Annual Report (pdf)
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year is divided into three components:
|William I. Newman (Chair)||UCLA||Earth and Space Sciences|
|David R. Brillinger||UC Berkeley||Statistics|
|Michael Ghil||UCLA||Atmospheric Sciences|
|J.M. Hyman||Los Alamos National Laboratory||Center for Nonlinear Studies|
|William W. Symes||Rice University||Computational and Applied Mathematics||Donald L. Turcotte||Cornell University||Geological Sciences|
|Mary F. Wheeler||University of Texas||Center for Subsurface Modeling|
The geosciences began their modern incarnation in 1957 with the 18-month long International Geophysical Year (IGY). The IGY saw a global mobilization of effort to investigate all aspects of the Earth and the space environment. While American and Soviet space vehicles made startling new discoveries about the Earth's magnetic field and the Van Allen belt, strong observational evidence was added to reinforce the plate tectonic revolution. New insights were obtained relating to the structure and dynamics of the earth's interior, both mantle and core. During the 1950s and 1960s, digital computers made it possible to model the atmosphere and oceans and, ultimately, to predict weather and climate as fluid media.
The last four decades have been monumental years of discovery and accumulation of facts and detailed data on the solid earth, ocean, atmosphere, and space sciences. Significant theoretical insight concerning these topics has emerged, but deep problems remain to challenge conventional methodologies and insights derived from the physical sciences. The time is ripe to apply mathematical modeling and analysis techniques, including newer methods in continuous and discrete dynamical systems, stochastic processes, homogenization, and multiscale asymptotics to our investigation of these problems.
The geosciences today provide an impressive array of important problems that should command the attention of applied mathematicians. In addition, the geosciences offer the opportunity as well as the need to advance the foundations and techniques of applied mathematics to meet this challenge. The time is right to initiate an International Mathematical Geosciences Year (IMGY) to bring mathematicians and geoscientists together in the investigation of our planet and the environment within which it resides.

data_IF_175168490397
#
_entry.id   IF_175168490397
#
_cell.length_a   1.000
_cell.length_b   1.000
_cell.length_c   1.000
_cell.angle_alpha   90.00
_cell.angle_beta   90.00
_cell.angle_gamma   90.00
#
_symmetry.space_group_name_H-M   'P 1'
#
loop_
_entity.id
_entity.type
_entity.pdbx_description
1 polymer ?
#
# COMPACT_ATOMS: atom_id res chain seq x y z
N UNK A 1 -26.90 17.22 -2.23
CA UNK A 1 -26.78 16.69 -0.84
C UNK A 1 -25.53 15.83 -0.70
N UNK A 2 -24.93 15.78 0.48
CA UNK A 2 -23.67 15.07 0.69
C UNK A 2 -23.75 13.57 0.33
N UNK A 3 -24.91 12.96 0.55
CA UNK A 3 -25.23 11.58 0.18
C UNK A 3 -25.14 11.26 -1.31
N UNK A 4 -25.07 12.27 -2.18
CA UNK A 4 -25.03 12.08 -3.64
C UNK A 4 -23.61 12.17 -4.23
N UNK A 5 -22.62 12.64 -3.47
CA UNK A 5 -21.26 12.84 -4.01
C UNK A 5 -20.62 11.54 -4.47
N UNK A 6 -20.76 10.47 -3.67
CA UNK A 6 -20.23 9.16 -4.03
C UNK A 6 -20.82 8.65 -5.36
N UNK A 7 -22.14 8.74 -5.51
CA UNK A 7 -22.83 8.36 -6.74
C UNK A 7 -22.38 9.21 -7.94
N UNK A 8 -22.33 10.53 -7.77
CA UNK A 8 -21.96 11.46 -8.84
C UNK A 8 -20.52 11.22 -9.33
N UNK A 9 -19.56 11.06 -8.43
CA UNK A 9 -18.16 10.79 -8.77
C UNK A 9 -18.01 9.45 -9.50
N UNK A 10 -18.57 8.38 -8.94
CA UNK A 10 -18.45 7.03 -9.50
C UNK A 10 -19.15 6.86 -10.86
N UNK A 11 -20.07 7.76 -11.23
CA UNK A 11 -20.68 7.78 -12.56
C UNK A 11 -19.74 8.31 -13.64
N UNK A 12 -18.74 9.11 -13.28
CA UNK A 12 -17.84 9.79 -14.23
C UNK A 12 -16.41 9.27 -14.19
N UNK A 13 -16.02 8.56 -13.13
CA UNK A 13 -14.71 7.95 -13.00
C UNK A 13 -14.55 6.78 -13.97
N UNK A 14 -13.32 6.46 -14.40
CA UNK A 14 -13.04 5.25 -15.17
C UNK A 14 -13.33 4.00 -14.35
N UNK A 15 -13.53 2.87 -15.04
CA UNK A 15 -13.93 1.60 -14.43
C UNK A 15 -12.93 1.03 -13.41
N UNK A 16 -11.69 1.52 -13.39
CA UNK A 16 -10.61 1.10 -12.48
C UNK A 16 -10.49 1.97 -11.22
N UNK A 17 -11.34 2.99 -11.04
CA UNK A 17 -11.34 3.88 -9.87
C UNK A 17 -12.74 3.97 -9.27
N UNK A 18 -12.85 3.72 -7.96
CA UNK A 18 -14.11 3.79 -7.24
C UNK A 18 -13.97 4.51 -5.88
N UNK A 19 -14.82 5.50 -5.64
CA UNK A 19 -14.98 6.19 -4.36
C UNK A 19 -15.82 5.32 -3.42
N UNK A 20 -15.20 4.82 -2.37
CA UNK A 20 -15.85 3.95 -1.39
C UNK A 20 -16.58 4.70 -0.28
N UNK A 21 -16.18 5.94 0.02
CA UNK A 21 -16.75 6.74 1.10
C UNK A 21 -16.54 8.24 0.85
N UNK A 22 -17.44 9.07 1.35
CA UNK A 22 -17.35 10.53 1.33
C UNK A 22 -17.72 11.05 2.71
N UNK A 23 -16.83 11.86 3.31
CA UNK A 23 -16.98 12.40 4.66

We present a three-quarter program designed to introduce mathematicians to the major themes and techniques of the geosciences, and create a focal point for a multidisciplinary assault on some of the outstanding problems emerging from them. Accordingly, the three quarters are organized along methodological lines, beginning with dynamical systems and ergodic theory, then moving on to multiscale problems and renormalization, and concluding with inverse problems and the quantification of uncertainty.
Fall Quarter, September-December, 2001:
Dynamical Systems and Ergodic Theory
Quarter, January-March, 2002:
Multiscale Phenomena and Renormalization
Quarter, April-June, 2002:
Inverse Problems and the Quantification of Uncertainty
Dynamical Systems and Ergodic Theory
Important progress has been made in understanding the dynamics of the earth's crust, especially earthquakes. The availability of new data opens new applications for modern mathematical technique. The theoretical understanding of large-scale atmospheric and oceanic flows, and of the coupled atmosphere-ocean-cryosphere-biosphere climate system, is being revolutionized by the insights provided by dynamical systems theory and its statistical complement, these systems' ergodic theory. Similarly, significant new insights have emerged in applications of dynamical systems theory to problems relevant to the earth's interior. Analysis, simulation, and prediction of geophysical processes, ranging from climates to earthquakes, are likely to make much more rapid progress by bringing the appropriate mathematical and statistical tools to bear on them.
The description of many natural phenomena naturally introduces a high degree-of-freedom system which takes the form of a continuum, described by partial differential equations, or of discrete systems. Another venue for multiscale phenomena manifests in the field of point processes, and the development of linear and nonlinear models.
This quarter addresses the quantification of uncertainty in geosciences, through two workshop programs. The first program concerns state and parameter estimation in the presence of imperfection in data acquisition, physical modeling, and numerical simulation. This theme separates into two subthemes in a rough way, according to whether the system changes substantially while it is being observed, or not. In the former case the state estimation problem has come to be called the problem of data assimilation, whereas in the latter case it is often called model inversion. The first two workshops address these two aspects of the first theme. The second theme deals with the application of statistical time series and point process modeling and inference, seismic hazard, and risk assessment.